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Imperial War Museum Exhibition Explores Rebel Sounds
Christian Eede , April 11th, 2019 08:22

A new exhibition from the Imperial War Museum is set to investigate how groups and individuals use music to resist oppression

The Imperial War Museum has announced details of a new exhibition which will explore how different groups and individuals have used music to rebel and speak out against war and oppression across the last century.

The exhibition, titled 'Rebel Sounds', will tell unique stories related to Nazi Germany in the 1930s (particularly looking at the importance of jazz in opposing Nazi ideology), Northern Ireland in the 1970s (and the rise of punk during the troubles), Serbia in the 1990s (via Radio B92 which shared music and news during the leadership of former president Slobodan Milosevic) and finally present day Mali (in the work of Songhoy Blues).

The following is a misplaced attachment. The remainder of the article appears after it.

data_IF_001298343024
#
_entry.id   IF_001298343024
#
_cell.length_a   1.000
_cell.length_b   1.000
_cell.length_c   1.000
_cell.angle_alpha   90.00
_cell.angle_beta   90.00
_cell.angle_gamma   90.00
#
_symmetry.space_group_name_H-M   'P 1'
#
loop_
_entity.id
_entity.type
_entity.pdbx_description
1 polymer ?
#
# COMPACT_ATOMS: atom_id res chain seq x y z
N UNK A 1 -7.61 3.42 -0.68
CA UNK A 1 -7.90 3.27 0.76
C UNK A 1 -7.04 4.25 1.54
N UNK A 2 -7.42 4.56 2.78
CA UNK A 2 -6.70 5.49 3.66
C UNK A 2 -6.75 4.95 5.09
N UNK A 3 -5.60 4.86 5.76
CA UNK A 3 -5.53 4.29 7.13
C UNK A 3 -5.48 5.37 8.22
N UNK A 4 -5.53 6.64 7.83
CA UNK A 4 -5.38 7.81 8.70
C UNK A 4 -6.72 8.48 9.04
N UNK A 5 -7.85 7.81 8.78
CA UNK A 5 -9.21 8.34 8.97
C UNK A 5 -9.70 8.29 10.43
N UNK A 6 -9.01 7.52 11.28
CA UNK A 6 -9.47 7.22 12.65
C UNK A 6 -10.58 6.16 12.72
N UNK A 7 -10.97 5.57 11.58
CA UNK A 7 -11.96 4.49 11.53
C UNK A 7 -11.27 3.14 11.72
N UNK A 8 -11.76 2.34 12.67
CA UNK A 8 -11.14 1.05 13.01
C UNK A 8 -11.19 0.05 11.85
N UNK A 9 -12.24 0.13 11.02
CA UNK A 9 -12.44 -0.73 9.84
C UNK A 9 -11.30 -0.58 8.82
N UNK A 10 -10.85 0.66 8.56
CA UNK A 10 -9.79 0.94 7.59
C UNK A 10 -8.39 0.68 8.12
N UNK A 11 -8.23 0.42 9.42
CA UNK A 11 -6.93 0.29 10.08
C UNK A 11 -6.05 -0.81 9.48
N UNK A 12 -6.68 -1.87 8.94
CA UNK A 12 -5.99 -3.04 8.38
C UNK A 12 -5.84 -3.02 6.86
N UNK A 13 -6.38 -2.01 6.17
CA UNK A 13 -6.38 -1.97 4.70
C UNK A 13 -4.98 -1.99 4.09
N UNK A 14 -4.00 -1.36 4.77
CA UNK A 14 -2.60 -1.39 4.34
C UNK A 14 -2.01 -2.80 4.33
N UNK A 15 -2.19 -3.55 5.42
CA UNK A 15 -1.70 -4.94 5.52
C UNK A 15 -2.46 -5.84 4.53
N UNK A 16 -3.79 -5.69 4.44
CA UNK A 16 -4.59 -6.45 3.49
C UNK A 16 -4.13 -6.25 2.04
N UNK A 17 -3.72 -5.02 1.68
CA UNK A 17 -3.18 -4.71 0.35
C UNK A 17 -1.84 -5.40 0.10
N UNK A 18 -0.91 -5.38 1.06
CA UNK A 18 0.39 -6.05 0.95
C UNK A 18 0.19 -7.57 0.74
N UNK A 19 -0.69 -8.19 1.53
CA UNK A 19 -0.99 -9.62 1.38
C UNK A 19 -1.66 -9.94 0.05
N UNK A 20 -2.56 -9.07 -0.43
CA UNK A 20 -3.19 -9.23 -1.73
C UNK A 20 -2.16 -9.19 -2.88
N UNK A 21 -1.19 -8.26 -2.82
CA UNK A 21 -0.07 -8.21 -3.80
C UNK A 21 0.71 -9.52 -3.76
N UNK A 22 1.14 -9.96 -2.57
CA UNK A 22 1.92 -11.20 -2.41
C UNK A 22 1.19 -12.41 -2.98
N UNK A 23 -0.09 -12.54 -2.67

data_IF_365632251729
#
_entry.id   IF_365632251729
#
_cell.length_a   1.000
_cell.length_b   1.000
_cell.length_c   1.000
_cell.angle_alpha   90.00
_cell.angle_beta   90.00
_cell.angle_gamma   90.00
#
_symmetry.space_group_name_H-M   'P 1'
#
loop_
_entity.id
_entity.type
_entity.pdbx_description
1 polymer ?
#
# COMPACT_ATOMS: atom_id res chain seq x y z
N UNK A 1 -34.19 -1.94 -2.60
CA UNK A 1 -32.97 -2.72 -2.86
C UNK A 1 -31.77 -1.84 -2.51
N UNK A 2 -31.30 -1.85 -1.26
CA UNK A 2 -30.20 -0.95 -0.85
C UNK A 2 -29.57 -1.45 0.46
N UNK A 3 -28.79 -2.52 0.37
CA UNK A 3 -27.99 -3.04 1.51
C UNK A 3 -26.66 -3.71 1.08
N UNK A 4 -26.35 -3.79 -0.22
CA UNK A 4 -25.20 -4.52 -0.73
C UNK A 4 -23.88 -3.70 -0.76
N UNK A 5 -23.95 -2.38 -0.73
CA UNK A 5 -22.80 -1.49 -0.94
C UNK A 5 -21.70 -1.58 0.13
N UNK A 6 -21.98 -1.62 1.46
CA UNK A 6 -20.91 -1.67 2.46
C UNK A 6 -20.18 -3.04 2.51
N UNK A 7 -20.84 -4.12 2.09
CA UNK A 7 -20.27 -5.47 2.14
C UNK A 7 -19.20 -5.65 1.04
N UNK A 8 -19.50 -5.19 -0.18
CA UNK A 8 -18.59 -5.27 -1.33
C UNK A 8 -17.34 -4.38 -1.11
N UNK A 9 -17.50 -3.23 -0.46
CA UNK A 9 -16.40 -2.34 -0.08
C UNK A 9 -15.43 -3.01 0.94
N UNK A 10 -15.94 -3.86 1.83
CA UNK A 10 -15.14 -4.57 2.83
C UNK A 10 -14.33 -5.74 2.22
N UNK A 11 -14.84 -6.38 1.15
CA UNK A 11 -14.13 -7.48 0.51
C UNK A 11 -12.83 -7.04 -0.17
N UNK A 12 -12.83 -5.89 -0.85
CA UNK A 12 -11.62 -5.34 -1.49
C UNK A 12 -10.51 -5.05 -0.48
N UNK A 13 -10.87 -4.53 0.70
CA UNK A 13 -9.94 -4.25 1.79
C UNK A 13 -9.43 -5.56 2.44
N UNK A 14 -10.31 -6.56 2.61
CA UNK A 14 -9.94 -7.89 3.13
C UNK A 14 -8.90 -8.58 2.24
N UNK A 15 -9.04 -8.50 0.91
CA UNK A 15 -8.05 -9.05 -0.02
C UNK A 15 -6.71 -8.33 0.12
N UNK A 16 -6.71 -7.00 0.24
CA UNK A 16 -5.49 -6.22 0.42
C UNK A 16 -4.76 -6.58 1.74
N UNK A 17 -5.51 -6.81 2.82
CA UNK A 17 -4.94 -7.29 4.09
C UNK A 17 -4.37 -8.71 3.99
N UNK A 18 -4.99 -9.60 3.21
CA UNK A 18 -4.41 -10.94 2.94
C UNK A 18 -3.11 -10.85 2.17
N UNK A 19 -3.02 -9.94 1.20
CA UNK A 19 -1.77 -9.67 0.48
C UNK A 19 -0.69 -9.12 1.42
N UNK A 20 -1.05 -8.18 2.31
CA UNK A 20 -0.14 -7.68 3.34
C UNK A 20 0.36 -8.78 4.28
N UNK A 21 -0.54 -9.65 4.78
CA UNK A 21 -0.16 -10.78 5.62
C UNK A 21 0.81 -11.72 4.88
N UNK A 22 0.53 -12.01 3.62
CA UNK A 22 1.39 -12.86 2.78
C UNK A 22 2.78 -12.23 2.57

"Music has suffered in the endurance of war, when violence makes it too dangerous to attend gigs or oppressive regimes persecute certain genres," says IWM curator Emily Charles, who has put together the exhibition. "'Rebel Sounds' tells the stories of those producing, promoting and broadcasting great music despite the dangers, demonstrating the ability music has to bring communities together."

It forms part of 'Culture Under Attack', a free season of exhibitions, live music, performances and interventions at IWM London that explore how war threatens not just people's lives, but also the leisure activities they partake in.

'Rebel Sounds' will run at the Imperial War Museum in London from July 5, 2019 - January 5, 2020. Find more information here.

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